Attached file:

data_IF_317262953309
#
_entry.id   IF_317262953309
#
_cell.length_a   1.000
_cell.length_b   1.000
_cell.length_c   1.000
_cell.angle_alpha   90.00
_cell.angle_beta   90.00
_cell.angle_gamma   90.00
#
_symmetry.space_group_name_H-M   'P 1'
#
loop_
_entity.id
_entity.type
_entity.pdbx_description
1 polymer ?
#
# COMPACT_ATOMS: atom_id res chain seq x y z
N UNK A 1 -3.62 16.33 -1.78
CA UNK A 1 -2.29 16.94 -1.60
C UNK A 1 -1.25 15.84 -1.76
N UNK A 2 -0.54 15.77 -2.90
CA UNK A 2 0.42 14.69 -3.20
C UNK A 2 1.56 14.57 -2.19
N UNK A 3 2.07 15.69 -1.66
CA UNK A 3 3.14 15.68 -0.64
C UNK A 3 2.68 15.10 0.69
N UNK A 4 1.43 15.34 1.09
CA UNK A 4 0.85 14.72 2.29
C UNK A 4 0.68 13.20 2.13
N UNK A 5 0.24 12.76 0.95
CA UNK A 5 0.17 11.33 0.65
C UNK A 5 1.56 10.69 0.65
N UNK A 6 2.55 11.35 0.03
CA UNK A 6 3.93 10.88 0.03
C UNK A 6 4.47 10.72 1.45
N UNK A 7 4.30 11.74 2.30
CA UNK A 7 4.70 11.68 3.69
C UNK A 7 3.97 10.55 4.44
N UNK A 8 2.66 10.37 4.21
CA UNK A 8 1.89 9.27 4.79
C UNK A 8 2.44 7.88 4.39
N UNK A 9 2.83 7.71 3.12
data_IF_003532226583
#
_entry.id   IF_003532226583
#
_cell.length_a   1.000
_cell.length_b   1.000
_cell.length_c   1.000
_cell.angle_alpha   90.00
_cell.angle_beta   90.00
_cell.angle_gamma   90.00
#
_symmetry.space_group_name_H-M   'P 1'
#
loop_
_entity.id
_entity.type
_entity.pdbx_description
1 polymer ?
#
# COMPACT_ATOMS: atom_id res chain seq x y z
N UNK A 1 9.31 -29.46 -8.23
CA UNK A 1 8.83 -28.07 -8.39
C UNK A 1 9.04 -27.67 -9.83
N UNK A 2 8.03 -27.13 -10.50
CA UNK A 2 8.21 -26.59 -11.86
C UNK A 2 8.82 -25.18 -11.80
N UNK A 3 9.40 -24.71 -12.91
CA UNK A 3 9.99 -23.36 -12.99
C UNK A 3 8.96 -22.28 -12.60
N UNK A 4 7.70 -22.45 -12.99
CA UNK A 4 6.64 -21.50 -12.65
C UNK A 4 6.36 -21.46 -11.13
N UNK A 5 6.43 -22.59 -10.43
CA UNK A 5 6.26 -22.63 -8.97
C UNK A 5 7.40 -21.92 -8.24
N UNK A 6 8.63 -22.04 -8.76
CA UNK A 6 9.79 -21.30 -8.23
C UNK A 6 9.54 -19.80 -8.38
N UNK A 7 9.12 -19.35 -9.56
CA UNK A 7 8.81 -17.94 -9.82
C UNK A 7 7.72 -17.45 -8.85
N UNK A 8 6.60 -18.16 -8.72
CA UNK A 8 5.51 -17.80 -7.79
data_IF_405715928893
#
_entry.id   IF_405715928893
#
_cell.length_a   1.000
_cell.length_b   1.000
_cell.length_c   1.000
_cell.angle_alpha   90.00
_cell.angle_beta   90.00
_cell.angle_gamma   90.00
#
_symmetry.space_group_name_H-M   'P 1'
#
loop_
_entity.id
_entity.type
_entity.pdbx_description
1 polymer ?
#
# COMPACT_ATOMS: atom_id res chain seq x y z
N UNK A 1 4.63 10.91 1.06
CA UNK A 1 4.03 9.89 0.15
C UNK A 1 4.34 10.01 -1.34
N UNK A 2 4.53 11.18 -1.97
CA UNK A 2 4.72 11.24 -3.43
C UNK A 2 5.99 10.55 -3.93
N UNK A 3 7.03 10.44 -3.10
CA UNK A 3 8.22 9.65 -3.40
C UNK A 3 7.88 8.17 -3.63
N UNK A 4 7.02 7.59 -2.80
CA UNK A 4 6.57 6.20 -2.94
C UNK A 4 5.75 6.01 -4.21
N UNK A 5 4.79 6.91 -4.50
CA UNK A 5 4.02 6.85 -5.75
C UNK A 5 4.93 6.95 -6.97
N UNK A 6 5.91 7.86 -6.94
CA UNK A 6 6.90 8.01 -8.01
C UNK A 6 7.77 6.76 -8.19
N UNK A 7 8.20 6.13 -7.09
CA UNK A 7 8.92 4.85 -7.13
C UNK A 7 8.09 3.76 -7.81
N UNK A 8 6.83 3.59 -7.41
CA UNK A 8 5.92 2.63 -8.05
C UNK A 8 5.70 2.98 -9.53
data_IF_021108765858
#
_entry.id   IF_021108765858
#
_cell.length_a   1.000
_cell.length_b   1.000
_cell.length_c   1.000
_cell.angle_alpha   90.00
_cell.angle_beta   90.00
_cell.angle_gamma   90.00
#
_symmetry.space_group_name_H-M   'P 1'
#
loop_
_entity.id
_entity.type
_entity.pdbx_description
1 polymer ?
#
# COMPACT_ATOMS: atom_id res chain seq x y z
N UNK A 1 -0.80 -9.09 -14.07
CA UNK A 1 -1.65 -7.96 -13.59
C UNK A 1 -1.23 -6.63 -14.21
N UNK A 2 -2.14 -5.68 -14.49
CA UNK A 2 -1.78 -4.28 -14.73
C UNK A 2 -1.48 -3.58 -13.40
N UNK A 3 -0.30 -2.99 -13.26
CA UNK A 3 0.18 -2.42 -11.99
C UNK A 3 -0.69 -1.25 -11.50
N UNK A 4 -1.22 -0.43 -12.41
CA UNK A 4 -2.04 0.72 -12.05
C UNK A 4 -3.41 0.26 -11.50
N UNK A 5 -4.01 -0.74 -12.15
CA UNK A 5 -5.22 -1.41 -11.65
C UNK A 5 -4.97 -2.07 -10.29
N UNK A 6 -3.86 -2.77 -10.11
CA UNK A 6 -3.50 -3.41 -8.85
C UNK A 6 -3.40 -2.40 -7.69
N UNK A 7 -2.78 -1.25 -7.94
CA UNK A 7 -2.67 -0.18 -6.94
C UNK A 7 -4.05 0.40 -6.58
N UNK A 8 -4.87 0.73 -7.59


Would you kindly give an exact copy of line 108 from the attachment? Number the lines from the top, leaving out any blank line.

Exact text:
# COMPACT_ATOMS: atom_id res chain seq x y z